We applaud Apple for partnering with other technology providers, getting consumers excited about this latest data interface, and creating demand for Thunderbolt enabled products. The industry is in the very early stages of Thunderbolt developments and we’re excited to have the opportunity to be developing solutions with the next generation of data transfer performance.




  • Look, I don’t know what OWC is doing. There is no support of USB 3.0 on Mac yet. All we need the combination is Thunderbolt and eSATA. Not USB 3.0 with eSATA. It cannot work on most Mac Laptops you know. I think it is a marketing strategy error. Who would buy that for no capability to work?




  • I’m guessing that on my 2011 17″ MBP with ExpressCard port, I would never get enough bandwidth to warrant using one of these new cases, and that if I wanted a case to match a desktop computer then i would benefit from the bigger non-mini version of the case. However, if this case had access to significant data bandwidth via a suitable Thunderbolt adapter then it could be very handy even on my MBP – especially as in that configuration the eSATA might not cause MS Office 2011 to always insist on being reactivated the way it does every time I connect or disconnect an external drive directly to the computer. That makes it look very promising.

    When referring to the eSATA 6G interface, is the “6G” part of it in the cabling or is it all in the controller in the case ?

    More generally, would any computer equipped with 6G SATA ports automatically have 6G eSATA ports assuming that it has eSATA at all ?




  • Dude you guys are getting crucified. If you’re stoking demand, bravo, but if you really have no TB options to at least show off for release whenever, then this is going to get ugly.

    You guys all walk in lockstep on this and are very adamant with your talking points so I can tell this has to be point of discussion in past and present meetings or whatever you guys have there. I’ll bet the pro TB side is really sticking it to the other side this week.




    • This has very little to do with “lock step” and everything with a consistency of message. We don’t have a Thunderbolt device that we’re announcing; we’re also not in the habit of announcing products that we don’t have ready to release.

      The majority of people who want this product (the miniStack) will be well served by the current configuration.

      If you want to wait for a Thunderbolt version, that’s great too. We’ll announce it when there’s one to offer.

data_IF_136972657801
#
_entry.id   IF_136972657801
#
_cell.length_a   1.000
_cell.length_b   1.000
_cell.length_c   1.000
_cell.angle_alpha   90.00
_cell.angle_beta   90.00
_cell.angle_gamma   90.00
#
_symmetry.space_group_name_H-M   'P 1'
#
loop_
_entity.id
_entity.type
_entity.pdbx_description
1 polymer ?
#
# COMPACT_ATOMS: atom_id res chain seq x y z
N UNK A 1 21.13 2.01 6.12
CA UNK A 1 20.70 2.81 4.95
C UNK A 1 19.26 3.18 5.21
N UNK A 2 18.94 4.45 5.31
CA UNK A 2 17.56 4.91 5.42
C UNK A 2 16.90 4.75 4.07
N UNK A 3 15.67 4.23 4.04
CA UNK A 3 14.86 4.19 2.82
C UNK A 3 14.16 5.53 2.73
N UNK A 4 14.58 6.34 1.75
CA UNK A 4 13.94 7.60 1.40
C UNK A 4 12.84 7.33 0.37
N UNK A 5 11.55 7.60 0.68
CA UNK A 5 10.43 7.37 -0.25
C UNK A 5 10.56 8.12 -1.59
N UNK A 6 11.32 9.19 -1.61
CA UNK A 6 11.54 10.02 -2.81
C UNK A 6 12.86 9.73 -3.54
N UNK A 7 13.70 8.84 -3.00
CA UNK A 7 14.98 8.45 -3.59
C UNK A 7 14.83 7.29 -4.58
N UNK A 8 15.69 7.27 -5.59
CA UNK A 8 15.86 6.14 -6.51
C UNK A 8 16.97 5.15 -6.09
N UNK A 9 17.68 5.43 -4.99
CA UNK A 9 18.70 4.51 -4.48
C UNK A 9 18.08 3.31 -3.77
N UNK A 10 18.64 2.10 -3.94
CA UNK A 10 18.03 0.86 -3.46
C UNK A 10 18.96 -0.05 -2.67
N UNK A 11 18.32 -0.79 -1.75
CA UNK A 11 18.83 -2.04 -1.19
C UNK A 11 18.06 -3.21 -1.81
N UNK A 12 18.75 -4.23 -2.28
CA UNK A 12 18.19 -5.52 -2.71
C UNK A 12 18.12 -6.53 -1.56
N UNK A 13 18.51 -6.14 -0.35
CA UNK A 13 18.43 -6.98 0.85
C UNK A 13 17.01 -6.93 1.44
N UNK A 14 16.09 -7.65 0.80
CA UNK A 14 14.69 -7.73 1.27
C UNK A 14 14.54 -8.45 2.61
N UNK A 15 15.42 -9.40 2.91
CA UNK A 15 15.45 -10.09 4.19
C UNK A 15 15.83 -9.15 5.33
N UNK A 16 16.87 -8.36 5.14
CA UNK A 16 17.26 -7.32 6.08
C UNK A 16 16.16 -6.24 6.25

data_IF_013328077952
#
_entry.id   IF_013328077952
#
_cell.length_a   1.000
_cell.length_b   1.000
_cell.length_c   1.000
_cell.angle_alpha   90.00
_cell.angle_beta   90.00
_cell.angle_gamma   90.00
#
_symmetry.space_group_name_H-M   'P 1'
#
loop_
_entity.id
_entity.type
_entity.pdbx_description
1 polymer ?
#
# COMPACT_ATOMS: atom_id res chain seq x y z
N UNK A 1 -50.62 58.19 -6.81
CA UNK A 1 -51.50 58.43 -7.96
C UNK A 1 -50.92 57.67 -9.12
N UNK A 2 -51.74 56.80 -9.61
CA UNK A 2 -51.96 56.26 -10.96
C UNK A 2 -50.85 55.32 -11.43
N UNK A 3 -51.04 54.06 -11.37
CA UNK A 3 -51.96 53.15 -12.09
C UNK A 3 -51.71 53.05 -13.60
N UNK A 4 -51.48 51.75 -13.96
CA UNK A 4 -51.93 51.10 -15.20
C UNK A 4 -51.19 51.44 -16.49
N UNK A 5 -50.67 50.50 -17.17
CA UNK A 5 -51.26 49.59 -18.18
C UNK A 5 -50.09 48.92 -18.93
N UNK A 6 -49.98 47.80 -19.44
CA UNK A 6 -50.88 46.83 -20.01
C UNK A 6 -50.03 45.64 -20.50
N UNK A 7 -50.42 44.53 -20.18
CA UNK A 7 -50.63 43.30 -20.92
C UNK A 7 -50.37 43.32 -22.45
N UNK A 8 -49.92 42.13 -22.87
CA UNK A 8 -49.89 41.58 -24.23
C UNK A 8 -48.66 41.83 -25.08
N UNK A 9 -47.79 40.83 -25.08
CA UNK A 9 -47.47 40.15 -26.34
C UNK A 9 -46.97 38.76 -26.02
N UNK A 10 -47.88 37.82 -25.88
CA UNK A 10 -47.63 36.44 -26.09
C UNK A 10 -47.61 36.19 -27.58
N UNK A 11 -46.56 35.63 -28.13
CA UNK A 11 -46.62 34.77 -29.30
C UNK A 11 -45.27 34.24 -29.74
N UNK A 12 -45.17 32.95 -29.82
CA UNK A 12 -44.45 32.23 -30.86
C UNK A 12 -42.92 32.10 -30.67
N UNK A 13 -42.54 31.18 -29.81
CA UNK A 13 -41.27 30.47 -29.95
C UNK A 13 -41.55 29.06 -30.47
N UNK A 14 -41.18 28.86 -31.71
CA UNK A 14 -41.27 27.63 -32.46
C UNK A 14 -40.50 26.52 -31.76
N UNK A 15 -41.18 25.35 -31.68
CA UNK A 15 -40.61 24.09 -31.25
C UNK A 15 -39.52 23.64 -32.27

• Thunderbolt box for 6Gbit SATA SSD would be perfect ;-)




  • Would be nice if this item came with an eSata to Firewire800 adaptor.

    Apple is supposed to be the so called true plug and play don’t have to think system yet we have gone on with silly connectivity and bottleneck issues.

    Apple hopefully will stop this nonsense and simply settle on USB3 and Thunderbolt connections and sell decent cable systems such as USB3 to eSata, Firewire 400/800. I can’t blame OWC or any other 3rd party for Apple’s making its customers bend over.




  • The USB3.0 & eSATA ports make this a good product for a 2010 Mac pro. What about the rest of the 2011 Apple line up?




  • I think everyone would appreciate a comment about your Thunderbolt connection plans. None of your new products announced at CES have it, but they all have eSATA. No mac has ever come with that technology, making it a connector few of us can take advantage of.




  • Nice to have 6G internal, but has to be Thunderbolt on the outside for location Mac users, nothing else makes sense.




  • Sounds like good news… waiting for your Elite Pro mini Thunderbolt! ;-I

    How would you rate the max. possible transfer speed of the new Combo model in comparison with the Quad when connected via eSATA?




    • We will have benchmarks on the product pages next week (once CES is over and we receive our production units) to show exact transfer speeds, but the Combo model features a throughput via eSATA at up to 6Gb/s as opposed to the 3Gb/s max transfer speed of the Quad. So, if you’re connecting via a 6Gb/s capable eSATA port with a 6Gb/s capable drive, the speeds should be much faster.




      • Hi MIchael, thanks for the info!
        I was asking this because on my 2010 MacPro with Newertech eSATA PCI-card the max. transfer speed for the Combo model with Mercury Extreme 3G SSDs is with 115 – 120 MB/s far below the theoretical limit!




        • The problem I have with these OWC external units is that real world performance doesnt come close to the advertised bandwidth. Take the example from Oliver: via FW800 with an OWC Mercury Extreme 3G SSD I get ~55Mb/s, and with eSata it maxes out at ~80Mb/s. Put it in my mbpro & it maxes out at 118Mb/s. FYI/ This is using Digiloyd Tools to get the numbers. It’s not just the SSD, I put in a Crucial SSD & it gets 20-30Mb/s. Given this poor performance why would we expect the new model to give us 6Gb/s? Looking forward to any performance charts using actual results to compare.